What’s the future of your investment?
There are all kinds of approaches to investing, arguably at least one for every investor at any given time, but many of them involve some degree of predicting the future. You can call it investing over the long term or picking trends, it essentially amounts to the same thing, thinking about where there is likely to be growth and where there are likely to be plateaux or even contractions. With that in mind, here is a look at a few stock groups and how they have performed over the last 10 years (since 2009) – and what lessons can be learned.
With the benefit of hindsight, it might be easy to say that anyone should have known that tech stocks were going to be big performers between 2009 and 2019, but in reality, it wasn’t necessarily that straightforward. Remember that the 1990s was the era of the dot com bubble and 2008 was the year of the global financial crisis. Putting those two facts together, it’s easy to see why people might have been somewhat cautious about putting their money into tech stocks, especially when some of them were so expensive. With the benefit of hindsight, appreciating the growth potential in the tech stocks would probably have meant recognizing the enormous growth potential in mobile devices and investors today might want to think not only about whether or not they believe that his growth will continue but also whether or not they think that the prospect of regulation/anti-competitive action/forced company break-ups could impact the value of some tech stocks into the future.
The world’s population has been both growing and ageing for several decades now, which has offered major opportunities for companies working in the field of health care. It’s therefore hardly a surprise that the sector, as a whole, has done well and demographic realities suggest that it has every possibility of continuing to do well into the future. Having said that, it hasn’t all been good news all the way. Once upon a time, Purdue was riding high on the success of OxyContin, it’s now filed for bankruptcy and to say its reputation is in tatters is putting it mildly. Admittedly the financial pain of this will probably be largely confined to the Sackler family, but the general lesson is clear, health-care companies do not always play nicely or even by the rules so investors need to be really careful about their due diligence. Admittedly you could point out that there are companies in many other industries who also do not play nicely, but it’s hard to think of many industries where the impact of such rule-breaking would have the same degree of impact as it can do in health care.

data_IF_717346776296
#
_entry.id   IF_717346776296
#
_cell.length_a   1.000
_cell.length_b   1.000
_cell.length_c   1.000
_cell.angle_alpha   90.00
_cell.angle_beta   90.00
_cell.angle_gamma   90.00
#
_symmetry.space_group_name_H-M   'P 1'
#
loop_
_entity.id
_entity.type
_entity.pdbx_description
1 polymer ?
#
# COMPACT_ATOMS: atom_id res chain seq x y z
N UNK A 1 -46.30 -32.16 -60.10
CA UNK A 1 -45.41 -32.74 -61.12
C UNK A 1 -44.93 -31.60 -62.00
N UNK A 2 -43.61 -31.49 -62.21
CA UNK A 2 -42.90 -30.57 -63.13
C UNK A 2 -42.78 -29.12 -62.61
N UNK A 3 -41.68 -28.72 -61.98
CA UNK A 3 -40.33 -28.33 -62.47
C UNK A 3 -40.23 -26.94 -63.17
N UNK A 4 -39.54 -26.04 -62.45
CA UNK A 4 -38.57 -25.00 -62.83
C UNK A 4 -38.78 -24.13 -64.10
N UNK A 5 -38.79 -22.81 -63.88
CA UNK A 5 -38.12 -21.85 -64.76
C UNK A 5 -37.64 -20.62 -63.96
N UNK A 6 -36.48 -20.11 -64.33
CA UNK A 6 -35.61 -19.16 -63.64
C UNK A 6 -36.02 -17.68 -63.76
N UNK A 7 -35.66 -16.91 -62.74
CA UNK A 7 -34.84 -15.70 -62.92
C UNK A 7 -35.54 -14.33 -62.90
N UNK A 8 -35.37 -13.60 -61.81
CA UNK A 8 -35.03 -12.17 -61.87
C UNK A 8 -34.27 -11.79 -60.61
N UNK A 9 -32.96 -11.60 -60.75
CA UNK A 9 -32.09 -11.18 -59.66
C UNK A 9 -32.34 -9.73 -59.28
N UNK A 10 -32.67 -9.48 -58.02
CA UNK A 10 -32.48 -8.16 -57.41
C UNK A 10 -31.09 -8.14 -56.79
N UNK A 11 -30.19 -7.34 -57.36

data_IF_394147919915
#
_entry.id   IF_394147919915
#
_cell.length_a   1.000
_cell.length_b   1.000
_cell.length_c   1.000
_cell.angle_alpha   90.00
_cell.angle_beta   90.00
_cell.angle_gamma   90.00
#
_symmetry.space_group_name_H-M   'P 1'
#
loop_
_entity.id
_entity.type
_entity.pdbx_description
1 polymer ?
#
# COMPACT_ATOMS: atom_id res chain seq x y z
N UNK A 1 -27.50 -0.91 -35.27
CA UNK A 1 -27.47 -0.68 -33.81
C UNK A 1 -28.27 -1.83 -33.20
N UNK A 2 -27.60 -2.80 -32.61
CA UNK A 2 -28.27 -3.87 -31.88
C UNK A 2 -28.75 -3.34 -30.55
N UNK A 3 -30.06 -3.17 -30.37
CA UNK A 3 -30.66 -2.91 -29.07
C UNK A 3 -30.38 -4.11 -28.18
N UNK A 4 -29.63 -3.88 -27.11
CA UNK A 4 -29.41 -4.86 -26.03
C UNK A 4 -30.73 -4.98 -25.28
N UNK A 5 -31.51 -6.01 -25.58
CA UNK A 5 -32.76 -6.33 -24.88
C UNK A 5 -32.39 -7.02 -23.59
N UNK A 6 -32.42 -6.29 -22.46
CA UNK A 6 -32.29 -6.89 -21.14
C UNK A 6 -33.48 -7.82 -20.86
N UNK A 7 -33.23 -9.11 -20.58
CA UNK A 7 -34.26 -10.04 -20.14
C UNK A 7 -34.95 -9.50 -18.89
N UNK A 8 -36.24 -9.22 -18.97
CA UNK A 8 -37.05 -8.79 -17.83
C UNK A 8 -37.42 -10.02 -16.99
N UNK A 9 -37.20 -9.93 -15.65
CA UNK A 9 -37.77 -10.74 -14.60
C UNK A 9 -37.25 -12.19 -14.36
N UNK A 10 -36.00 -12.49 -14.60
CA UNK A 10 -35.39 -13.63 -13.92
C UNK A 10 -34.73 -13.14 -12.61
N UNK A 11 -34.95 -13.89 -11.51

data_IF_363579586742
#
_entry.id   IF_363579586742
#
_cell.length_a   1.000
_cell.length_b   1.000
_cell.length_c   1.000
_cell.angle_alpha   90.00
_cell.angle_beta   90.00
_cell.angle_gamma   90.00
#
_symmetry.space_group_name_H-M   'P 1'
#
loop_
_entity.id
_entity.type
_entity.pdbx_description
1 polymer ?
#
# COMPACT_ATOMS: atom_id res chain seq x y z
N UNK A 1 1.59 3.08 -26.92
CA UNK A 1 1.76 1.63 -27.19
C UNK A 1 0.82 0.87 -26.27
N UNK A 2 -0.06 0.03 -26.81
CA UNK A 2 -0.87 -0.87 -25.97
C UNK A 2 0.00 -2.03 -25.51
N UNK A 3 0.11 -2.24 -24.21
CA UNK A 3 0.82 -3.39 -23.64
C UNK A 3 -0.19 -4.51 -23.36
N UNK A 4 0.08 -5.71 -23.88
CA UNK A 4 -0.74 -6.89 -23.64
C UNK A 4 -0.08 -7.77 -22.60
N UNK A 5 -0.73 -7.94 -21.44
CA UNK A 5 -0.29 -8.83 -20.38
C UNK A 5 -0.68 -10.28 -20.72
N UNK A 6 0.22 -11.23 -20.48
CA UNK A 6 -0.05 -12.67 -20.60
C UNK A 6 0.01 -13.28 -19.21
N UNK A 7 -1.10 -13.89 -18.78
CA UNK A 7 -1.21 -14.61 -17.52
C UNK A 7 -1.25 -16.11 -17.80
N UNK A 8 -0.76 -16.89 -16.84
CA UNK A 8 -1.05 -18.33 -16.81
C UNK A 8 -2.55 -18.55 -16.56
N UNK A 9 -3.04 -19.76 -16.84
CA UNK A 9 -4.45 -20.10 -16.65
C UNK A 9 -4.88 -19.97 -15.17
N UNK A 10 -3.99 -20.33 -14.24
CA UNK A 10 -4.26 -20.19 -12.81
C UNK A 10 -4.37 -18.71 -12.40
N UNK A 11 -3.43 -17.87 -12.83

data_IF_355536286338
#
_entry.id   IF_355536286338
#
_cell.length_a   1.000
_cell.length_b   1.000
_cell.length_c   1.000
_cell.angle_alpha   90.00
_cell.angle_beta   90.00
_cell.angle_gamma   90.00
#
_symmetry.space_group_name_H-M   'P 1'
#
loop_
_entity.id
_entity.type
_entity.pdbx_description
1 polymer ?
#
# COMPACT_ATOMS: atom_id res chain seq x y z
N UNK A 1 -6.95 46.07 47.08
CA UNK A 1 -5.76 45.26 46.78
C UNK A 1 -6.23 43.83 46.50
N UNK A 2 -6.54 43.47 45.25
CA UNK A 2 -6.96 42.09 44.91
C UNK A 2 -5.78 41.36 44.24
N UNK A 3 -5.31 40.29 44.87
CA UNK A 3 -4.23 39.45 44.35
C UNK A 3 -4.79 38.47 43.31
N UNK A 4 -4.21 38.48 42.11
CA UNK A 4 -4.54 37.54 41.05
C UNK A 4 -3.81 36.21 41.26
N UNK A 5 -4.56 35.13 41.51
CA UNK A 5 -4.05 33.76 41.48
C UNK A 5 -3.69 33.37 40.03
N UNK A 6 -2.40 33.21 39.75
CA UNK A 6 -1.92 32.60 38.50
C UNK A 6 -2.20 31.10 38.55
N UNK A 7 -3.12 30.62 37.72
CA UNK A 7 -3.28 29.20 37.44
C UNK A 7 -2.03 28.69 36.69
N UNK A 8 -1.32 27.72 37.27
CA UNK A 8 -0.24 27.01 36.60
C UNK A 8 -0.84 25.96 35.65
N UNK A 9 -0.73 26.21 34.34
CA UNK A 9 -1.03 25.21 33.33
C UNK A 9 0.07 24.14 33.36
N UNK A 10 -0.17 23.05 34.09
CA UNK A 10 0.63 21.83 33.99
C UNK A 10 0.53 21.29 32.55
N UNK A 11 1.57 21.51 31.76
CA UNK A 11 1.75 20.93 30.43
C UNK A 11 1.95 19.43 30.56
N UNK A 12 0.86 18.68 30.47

Admittedly this term could cover a lot of stocks, but two main groups stand out, energy and water. In spite of all the hype around renewable energy, stocks in that sector have not done particularly well. There could be many reasons for this, one of which being that the sector has had so much publicity that many investors could have gone into it with overly-optimistic expectations from which the only way was down, and that this has been reflected in the pricing. It is possible that the sector will start to pick up especially with the renewed focus on fighting climate change as seen by the UK’s commitment to a zero-emissions target, albeit by 2050. Water, however, has been another matter, possibly because we have no real alternative to it as we do with renewables, however, short-sighted the use of fossil fuels may be.